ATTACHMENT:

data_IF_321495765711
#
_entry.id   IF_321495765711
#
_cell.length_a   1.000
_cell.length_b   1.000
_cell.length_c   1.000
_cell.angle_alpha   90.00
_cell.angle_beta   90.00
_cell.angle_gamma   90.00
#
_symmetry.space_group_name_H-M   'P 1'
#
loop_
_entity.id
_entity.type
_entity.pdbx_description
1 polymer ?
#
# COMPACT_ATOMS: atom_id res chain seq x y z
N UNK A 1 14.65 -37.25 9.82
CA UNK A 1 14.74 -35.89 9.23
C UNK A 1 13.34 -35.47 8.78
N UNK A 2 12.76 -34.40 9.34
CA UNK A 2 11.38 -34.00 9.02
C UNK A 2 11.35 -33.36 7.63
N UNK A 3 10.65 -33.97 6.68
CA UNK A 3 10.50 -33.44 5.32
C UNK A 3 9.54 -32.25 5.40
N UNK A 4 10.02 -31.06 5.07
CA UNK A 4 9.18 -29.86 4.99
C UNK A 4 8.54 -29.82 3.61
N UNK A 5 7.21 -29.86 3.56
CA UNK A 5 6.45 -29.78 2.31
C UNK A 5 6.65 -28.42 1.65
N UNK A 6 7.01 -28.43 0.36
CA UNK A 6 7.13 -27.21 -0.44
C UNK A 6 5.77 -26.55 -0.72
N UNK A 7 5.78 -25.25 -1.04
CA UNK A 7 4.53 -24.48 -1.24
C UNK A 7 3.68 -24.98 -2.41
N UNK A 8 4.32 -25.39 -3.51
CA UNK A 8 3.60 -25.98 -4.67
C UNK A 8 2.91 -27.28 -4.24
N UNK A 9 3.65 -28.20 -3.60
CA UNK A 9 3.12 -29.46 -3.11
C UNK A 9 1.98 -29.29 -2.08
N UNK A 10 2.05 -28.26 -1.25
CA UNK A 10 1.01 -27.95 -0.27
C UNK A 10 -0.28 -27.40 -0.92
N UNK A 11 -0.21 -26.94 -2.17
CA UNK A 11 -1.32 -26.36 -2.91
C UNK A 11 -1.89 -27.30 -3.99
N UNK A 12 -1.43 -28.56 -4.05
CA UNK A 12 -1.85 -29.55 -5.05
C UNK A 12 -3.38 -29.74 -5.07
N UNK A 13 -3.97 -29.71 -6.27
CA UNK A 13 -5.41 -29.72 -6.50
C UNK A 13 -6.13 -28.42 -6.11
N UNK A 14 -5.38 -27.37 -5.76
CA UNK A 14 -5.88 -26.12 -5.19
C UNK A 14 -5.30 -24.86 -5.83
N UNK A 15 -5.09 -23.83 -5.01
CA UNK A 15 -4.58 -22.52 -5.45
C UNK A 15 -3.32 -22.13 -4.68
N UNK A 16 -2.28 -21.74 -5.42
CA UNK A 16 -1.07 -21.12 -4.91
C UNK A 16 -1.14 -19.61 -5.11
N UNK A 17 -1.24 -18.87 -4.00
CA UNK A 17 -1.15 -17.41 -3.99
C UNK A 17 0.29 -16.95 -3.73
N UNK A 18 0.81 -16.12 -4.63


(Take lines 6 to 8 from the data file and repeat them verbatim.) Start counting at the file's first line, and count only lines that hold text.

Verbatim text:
_cell.length_b   1.000
_cell.length_c   1.000
_cell.angle_alpha   90.00